City College Times

No more cuts to classes

Editorial Board

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[media-credit id=21 align=”alignnone” width=”400″] No more cuts to classes[/media-credit]As we come to another summer session, students will see cut classes that will affect San Jose City College.

The number of January intersession courses at SJCC was inadequate, and now the district wants to cut even more for summer. SJCC only offered 36 class sections for intersession, including only one transferable math course and only two transferable English courses.The numbers are alarming, as an institution that provides degrees and transfer plans. The U.S Department of Education states that SJCC only transfers 23 percent of its students to a four-year institution.

With nearly 107 class sections being cut for the summer semester, many students will have to look elsewhere for summer classes. Many students will be denied access to classes, due to no sections or too many students within a class.

SJCC’s cancellation of some intersession courses forced many students to seek classes at Mission College and West Valley College to stay on track with educational goals.With nearly 11,000 students that attend SJCC, cutting summer sections will put more of a constraint on students that are working toward attaining their associates degrees.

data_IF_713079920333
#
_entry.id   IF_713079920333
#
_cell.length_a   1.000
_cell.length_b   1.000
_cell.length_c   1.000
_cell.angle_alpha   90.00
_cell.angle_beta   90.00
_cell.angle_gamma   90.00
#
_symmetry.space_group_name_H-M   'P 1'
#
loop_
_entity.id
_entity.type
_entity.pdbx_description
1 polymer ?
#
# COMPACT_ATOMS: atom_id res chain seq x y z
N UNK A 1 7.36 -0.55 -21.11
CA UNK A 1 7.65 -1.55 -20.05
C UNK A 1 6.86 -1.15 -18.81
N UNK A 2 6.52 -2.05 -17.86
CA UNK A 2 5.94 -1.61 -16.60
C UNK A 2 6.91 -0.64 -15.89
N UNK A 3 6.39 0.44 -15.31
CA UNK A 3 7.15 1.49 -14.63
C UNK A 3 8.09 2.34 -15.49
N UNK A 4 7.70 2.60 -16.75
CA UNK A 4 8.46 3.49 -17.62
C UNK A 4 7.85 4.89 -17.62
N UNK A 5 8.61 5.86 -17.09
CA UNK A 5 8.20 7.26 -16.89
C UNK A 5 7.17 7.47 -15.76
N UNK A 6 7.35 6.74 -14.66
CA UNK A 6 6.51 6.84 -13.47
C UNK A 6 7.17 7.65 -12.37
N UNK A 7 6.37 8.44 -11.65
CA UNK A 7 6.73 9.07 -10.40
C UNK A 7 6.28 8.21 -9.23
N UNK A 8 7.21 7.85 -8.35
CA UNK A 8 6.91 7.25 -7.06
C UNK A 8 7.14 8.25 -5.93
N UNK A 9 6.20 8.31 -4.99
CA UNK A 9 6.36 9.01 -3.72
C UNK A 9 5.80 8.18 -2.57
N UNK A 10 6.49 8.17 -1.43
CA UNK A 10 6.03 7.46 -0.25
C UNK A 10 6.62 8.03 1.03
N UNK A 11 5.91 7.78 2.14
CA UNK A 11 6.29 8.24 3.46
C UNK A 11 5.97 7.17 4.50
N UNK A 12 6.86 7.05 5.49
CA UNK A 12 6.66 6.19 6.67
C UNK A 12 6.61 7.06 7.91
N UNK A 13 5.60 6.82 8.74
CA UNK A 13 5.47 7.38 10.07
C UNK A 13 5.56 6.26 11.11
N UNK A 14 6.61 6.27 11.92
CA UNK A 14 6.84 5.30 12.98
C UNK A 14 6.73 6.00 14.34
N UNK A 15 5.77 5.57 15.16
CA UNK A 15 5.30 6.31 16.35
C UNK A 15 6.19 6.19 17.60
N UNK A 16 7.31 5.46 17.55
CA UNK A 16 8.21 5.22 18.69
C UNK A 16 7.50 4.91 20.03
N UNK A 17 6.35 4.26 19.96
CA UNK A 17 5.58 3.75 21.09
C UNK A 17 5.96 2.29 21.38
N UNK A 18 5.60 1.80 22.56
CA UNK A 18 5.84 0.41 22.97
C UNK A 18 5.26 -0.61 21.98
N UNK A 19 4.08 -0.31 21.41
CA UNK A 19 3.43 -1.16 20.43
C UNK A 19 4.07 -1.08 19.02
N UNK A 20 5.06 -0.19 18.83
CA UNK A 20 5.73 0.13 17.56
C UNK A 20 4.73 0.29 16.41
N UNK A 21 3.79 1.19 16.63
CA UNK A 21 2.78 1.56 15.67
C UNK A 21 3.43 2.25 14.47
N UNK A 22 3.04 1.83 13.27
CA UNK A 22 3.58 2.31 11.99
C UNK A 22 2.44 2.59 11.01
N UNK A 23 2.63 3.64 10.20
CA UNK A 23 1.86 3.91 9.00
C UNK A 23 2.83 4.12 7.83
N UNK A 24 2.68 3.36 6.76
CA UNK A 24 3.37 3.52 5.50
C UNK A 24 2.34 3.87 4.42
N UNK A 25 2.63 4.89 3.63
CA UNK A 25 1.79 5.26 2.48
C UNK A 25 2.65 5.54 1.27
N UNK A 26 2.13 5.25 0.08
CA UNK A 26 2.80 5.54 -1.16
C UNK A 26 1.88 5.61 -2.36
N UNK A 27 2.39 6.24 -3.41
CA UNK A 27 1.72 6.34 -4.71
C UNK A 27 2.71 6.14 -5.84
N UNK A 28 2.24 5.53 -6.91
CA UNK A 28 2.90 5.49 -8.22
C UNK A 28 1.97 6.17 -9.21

Looking long term, the cuts are not benefiting students or the faculty.
Those that are making decisions regarding student livelihood seem to not understand the struggle that many students face, from working to going to school. Obtaining a college education has become challenging and difficult, and cuts seem inevitable.

According to the U.S Department of Education’s Institute of Education Sciences, the SJCC graduation rate is only 20 percent. Cutting summer school courses will most likely not improve graduation or transfer rates; so, in essence, cutting summer classes will cause a drop in the success rate of SJCC students.

Getting rid of certain programs, like Air Conditioning/Refrigeration and Alcohol and Drug studies would create more funding for programs that could benefit students towards transferring to a four-year college. This solution would provide students with the ability of utilizing the tools that they have available to them.

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The Voice of San Jose City College since 1956
No more cuts to classes